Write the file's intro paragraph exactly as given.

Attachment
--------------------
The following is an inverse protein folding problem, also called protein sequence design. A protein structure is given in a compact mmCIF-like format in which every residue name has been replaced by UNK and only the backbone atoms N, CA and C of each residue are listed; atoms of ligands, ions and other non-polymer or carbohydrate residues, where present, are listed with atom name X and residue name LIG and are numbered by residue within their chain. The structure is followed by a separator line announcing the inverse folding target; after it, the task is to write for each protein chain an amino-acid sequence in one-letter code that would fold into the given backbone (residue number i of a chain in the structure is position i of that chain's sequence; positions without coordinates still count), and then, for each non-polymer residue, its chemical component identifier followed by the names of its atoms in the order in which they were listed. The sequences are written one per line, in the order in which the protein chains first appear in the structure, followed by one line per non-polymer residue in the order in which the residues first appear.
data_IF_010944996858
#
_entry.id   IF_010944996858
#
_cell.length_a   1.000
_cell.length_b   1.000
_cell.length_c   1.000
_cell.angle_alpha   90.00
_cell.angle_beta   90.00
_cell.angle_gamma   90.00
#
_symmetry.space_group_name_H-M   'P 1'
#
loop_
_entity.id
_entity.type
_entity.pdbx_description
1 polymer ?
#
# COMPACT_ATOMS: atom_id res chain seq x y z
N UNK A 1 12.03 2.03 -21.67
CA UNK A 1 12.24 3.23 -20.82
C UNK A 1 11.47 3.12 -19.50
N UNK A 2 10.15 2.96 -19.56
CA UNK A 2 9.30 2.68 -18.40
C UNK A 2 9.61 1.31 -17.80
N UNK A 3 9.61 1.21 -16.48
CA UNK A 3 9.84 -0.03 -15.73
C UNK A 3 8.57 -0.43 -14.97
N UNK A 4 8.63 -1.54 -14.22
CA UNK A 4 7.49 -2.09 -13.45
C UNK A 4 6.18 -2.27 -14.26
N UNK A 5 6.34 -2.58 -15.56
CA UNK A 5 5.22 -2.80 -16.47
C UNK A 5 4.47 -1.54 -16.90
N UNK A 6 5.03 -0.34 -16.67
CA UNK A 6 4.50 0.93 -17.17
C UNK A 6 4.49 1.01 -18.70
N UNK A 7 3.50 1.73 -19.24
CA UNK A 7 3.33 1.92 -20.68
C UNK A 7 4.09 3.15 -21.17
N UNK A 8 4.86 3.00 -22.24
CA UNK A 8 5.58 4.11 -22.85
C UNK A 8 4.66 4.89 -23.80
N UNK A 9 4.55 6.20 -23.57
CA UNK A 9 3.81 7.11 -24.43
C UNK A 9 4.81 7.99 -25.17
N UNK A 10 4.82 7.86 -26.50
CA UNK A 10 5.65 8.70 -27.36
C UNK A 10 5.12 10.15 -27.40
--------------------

The following is an inverse protein folding problem, also called protein sequence design. A protein structure is given in a compact mmCIF-like format in which every residue name has been replaced by UNK and only the backbone atoms N, CA and C of each residue are listed; atoms of ligands, ions and other non-polymer or carbohydrate residues, where present, are listed with atom name X and residue name LIG and are numbered by residue within their chain. The structure is followed by a separator line announcing the inverse folding target; after it, the task is to write for each protein chain an amino-acid sequence in one-letter code that would fold into the given backbone (residue number i of a chain in the structure is position i of that chain's sequence; positions without coordinates still count), and then, for each non-polymer residue, its chemical component identifier followed by the names of its atoms in the order in which they were listed. The sequences are written one per line, in the order in which the protein chains first appear in the structure, followed by one line per non-polymer residue in the order in which the residues first appear.